Mobilecrunch, a blog on “Mobile 2.0” connective technologies, reports a new product that promises to connect the global community of 1.1 billion Internet users with 2.2 billion mobile communication device users, in real time (synchronously), for “free”:
I’ve had the good fortune to have been given access to Nimbuzz for
the last few weeks. My testing has convinced me that once widely
deployed, this application has the potential to shake mobile
communication service providers to their very core…
The application supports voice, presence and messaging and it does
so between mobile devices, PC’s, and mobile to PC or PC to mobile.
What’s more, these features are available to both individuals and to
groups and there’s multimedia support so that in addition to voice and
text, photographs can also be shared.
Using Nimbuzz you can participate in group and/or individual chats,
send SMS messages anywhere in the world for 10 cents, leave or retreive
a message, or call a friend anywhere in the world while only paying for
a local call (with INCREDIBLE SOUND QUALITY, I might add). The Nimbuzz
client supports access to many major instant messaging communities like
MSN and has the ability to let you send a “Buzz” which allows you to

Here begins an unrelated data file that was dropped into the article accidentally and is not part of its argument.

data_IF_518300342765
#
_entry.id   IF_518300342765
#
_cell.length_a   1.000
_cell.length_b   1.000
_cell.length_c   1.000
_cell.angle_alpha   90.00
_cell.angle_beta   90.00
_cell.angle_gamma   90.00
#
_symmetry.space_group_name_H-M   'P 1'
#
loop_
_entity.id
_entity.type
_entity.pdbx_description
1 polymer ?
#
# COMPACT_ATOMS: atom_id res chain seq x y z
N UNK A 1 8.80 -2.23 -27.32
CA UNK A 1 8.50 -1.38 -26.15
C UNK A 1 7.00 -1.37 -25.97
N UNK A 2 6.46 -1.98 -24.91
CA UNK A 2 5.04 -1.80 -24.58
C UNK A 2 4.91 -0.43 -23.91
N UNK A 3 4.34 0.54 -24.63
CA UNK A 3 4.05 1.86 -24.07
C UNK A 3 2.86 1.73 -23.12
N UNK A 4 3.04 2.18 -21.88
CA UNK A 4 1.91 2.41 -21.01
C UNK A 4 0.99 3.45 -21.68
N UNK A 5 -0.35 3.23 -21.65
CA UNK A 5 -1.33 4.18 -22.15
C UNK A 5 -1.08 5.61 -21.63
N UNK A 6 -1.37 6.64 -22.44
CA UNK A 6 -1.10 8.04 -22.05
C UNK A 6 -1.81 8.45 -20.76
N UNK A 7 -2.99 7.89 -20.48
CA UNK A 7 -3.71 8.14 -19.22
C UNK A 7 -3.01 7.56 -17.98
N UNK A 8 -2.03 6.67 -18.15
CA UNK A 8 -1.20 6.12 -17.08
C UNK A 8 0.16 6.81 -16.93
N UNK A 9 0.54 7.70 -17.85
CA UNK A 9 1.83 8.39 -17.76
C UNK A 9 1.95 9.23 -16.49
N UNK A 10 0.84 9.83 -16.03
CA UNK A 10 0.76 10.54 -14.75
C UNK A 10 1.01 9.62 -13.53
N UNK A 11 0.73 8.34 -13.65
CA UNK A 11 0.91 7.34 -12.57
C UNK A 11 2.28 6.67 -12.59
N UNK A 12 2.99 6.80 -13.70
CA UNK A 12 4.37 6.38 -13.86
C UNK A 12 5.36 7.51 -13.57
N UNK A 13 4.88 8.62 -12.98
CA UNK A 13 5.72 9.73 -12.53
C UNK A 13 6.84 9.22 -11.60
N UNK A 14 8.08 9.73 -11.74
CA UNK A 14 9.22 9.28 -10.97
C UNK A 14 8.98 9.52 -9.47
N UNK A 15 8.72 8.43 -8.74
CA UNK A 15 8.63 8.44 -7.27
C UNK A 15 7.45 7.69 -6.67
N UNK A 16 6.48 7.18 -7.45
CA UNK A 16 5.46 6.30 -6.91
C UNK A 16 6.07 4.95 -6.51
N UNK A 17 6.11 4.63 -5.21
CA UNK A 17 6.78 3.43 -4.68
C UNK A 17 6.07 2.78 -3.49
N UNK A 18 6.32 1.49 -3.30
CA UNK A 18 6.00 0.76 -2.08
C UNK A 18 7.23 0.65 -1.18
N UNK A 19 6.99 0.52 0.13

alert offline buddies to go online.
Group messaging and conference calling are all supported and again, the cost is only that of a local call…
This is very exciting news indeed, and brings my vision for a connected web and mobile learning environment a step closer to reality. I’ve downloaded a copy of Nimbuzz to my mobile phone – installation was very easy – but at present I lack people to try it out with (though the automated helpbot account that comes with the installation is both helpful and witty).
I’ve tried connecting with my Google Talk account (above) and it works beautifully, so I’m very optimistic… but if you’d like to try out Nimbuzz with me, download the software (for Windows or most Mobiles) and contact me with your Nimbuzz account name! Or feel free to call or message me – my Nimbuzz account name is (very imaginatively, I know) “leonardlow”. 🙂
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